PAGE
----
France has a rich Jewish history and a vibrant Jewish community of approximately 500,000 souls. At the same time, France is a country where anti-Semitism has deep, seemingly immovable roots. Modern Zionism evolved partly as a reaction to the Dreyfus trial at the end of the 19th century, while in the middle of the 20th, around 90,000 Jews were murdered during the Nazi Holocaust.
In our own time, France has provided fertile ground for Holocaust deniers—known in local parlance as "negationistes"—while during the last 10 years, we have witnessed a horrifying hate crime involving the kidnapping and murder of a young Jew, Ilan Halimi, an Islamist terror attack on a Jewish school in Toulouse which claimed the lives of three children and a rabbi, and a burgeoning anti-Semitic social movement which takes as its symbol an inverted Nazi salute known as the "quenelle."
Small wonder, then, that French Jewish leaders are continually asked whether their community has a future in the long-term. Nonetheless, it is a question—as I discovered when I met with a delegation from CRIF, the representative body of French Jewry, in New York this week—which the leaders answer with patience and good grace.
At the head of the delegation is Roger Cukierman, the elder statesman of French Jews who was first elected as CRIF's president in 2001. Sitting in the offices of the World Jewish Congress, where he also serves as a vice president, Cukierman was candid about the profound problems the community faces, while emphasizing its extraordinary durability. "There have been Jews in France for the last 2,000 years," Cukierman said, listing the names of Rashi, the great 11th-century rabbi; Michel de Montaigne, the 16th-century Renaissance author; and Marcel Proust, the 20th-century novelist. Even as he acknowledged the many instances of anti-Semitic persecution through the ages, Cukierman noted simply and proudly, "We are still here. And we are not the only country where anti-Semitism is developing. It may develop in America also."
Still, there is a genuine urgency about the situation in France. A recent survey of global anti-Semitism issued by Tel Aviv University reported 110 violent attacks on French Jews in 2013—the highest single number for any country. More alarming is the fact that although Jews make up just one percent of the French population, they are the target of 40 percent of racist assaults in the country. It isn't surprising, then, that David Tibi, a Jewish leader in Paris, recently declared, "We no longer have a place in France."
Cukierman is insistent that Jews do have a place in France, adding that anti-Semitism emanates from three distinct sources, rather than being a general phenomenon. First, there is the far right—and particularly the National Front party—which has traditionally been the home of Holocaust deniers and Vichy-era apologists. Second, there is the far left, whose aggressive promotion of the BDS campaign against Israel "affects the comfort of living in France for Jews," Cukierman said. Third, there are the "banlieues," run-down suburbs that are home to many disaffected Muslim youths who are frequently the executors of violent anti-Semitic acts.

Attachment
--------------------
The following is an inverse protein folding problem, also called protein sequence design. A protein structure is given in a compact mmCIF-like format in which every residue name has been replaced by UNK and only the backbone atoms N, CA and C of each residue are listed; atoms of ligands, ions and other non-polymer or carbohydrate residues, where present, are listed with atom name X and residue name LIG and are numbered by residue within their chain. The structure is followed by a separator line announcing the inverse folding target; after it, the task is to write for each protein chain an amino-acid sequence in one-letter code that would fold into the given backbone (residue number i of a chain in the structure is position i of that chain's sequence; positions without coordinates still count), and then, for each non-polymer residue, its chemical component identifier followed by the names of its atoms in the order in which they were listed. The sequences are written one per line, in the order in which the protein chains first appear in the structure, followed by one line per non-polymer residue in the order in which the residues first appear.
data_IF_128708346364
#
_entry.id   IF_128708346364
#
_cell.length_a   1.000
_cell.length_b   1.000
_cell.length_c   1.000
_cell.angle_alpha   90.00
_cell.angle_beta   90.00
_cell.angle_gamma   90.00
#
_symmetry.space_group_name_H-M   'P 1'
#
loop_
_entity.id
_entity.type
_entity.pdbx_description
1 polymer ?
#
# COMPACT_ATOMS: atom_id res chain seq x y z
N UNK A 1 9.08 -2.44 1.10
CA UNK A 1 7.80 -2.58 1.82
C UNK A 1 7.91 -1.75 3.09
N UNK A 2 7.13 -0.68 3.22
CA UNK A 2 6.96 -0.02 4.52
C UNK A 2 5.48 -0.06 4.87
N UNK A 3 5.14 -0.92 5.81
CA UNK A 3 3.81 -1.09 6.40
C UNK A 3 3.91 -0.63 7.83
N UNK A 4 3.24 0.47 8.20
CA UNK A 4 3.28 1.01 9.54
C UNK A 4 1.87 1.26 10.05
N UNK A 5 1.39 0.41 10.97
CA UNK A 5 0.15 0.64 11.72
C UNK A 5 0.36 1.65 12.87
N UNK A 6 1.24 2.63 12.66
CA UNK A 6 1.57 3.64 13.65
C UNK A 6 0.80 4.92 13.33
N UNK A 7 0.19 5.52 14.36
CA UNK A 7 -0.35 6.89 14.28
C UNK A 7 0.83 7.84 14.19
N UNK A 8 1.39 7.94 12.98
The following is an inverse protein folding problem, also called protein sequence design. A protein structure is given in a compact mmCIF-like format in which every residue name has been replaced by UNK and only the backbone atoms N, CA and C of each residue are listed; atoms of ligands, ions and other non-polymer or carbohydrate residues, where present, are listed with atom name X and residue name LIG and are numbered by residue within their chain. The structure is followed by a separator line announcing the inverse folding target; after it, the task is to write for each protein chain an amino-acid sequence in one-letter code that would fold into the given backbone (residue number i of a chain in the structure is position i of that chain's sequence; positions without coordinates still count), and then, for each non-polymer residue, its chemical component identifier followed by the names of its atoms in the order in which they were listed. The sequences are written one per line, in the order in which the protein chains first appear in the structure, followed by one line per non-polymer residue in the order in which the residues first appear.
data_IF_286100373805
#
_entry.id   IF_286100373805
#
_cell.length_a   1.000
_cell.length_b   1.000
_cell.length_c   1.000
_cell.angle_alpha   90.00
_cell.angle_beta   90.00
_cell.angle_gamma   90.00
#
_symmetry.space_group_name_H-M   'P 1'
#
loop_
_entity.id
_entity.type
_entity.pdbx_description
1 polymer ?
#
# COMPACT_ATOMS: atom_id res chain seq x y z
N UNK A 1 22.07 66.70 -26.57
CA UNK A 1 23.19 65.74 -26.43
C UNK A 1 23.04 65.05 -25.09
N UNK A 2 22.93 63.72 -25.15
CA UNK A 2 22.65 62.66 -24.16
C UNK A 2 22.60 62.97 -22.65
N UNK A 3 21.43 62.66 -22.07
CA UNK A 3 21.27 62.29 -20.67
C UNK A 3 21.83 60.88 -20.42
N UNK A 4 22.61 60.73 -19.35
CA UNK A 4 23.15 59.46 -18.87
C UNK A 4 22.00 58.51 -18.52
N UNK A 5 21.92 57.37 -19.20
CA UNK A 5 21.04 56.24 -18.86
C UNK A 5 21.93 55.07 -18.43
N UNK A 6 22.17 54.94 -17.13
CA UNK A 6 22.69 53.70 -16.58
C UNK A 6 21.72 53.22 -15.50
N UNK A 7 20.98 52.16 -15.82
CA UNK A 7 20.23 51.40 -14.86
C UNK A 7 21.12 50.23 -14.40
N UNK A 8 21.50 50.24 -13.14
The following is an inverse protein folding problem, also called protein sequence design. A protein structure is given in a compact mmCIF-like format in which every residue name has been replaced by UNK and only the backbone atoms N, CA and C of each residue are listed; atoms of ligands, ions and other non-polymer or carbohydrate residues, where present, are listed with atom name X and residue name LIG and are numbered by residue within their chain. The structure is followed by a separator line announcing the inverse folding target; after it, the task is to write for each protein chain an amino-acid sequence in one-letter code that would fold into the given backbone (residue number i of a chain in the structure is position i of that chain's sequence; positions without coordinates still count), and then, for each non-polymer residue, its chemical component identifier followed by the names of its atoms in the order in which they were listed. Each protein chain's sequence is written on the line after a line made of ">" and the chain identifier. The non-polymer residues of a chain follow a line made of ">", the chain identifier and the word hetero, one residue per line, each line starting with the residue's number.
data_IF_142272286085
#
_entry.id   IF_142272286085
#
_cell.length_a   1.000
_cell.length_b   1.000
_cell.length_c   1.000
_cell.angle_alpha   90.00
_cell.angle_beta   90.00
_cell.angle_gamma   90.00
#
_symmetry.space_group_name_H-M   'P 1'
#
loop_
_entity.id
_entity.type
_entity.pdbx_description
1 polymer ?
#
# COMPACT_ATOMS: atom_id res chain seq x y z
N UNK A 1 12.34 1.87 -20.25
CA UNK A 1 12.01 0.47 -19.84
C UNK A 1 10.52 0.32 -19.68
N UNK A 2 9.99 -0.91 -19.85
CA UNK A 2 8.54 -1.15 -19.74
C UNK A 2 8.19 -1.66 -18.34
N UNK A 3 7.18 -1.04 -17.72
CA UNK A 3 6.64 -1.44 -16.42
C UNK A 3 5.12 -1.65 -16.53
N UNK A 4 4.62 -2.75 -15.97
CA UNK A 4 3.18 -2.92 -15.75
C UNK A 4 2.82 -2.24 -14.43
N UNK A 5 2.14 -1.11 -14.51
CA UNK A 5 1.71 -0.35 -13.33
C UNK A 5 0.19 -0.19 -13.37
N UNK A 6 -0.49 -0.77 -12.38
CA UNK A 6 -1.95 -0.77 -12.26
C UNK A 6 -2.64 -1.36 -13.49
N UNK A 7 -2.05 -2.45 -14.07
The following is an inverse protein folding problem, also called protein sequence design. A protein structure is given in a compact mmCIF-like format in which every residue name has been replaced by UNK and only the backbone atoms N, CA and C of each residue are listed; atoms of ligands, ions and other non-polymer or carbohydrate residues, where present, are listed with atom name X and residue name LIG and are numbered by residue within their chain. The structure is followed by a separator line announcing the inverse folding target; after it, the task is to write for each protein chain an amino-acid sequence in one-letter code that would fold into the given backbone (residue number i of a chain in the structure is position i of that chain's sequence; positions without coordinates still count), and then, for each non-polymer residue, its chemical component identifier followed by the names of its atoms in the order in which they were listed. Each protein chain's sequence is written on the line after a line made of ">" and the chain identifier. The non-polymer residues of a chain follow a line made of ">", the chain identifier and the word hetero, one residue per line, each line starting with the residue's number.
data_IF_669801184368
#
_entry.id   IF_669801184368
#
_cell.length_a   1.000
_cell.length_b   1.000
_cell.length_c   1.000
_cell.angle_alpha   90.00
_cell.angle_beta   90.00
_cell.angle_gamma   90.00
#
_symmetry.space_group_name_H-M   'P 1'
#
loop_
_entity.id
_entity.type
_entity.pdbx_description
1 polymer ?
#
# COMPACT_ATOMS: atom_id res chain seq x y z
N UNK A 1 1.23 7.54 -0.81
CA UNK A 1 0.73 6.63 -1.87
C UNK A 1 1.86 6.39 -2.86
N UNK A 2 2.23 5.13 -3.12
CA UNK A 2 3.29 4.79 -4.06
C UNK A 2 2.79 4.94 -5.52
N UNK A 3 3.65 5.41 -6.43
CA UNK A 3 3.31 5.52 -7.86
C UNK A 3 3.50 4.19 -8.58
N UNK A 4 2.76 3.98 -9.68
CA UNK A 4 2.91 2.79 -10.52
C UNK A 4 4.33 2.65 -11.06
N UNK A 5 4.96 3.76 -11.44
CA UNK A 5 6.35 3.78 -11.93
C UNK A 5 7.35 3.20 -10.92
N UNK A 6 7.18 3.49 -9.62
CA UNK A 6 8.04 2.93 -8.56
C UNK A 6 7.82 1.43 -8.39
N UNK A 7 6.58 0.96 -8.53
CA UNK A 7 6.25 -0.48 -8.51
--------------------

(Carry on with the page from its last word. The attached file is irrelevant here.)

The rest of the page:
Any mention of the banlieues inevitably leads to a discussion of Dieudonne M'bala M'bala, the notorious comedian whose attempts at humor are often little more than crude Jew-baiting antics. It was Dieudonne who popularized the quenelle, the anti-Semitic gesture that became internationally known when it was performed by the French soccer star Nicholas Anelka, a friend of Dieudonne's, during a match in England.
Among the numerous challenges in responding to Dieudonne is his appeal to young people in France, many of whom are attracted by his anti-establishment stance, his hatred of Israel, and his mockery of the Holocaust. So brazen is Dieudonne that he recently suggested to Ilan Halimi's mother, Ruth, that the two of them embrace the idea of "reconciliation"—this in spite of the fact that Dieudonne has openly defended one of the murderers of her son. Ruth Halimi, of course, rejected Dieudonne's overtures, but his general appeal remains strong—and using conventional methods, like anti-discrimination legislation, to counter him merely boosts his reputation.
Dieudonne, Cukierman said, brings together the "extreme right with the black and Muslim population." How to reverse this trend is an especially knotty question. Yonathan Arfi, a young CRIF leader traveling with Cukierman, observed that historically, European Jews have adopted a "vertical" approach to anti-Semitism, pushing for government agencies to address the problem. But nowadays, Arfi continued, the approach is becoming more "horizontal"—in other words, engaging and dealing directly with the twists and turns of public attitudes to Jews, their religion, their culture, and their political loyalties.
France, in that sense, increasingly seems like a laboratory for both contemporary anti-Semitism and our response to it. I left my conversation with the CRIF delegation with two abiding impressions: that the Jewish presence in France will be sustained, and that, as the young leaders accompanying Cukierman proved, there is no shortage of fine minds to take the community forward. How they manage the persistence of French anti-Semitism will, however, be the most fearsome test they face.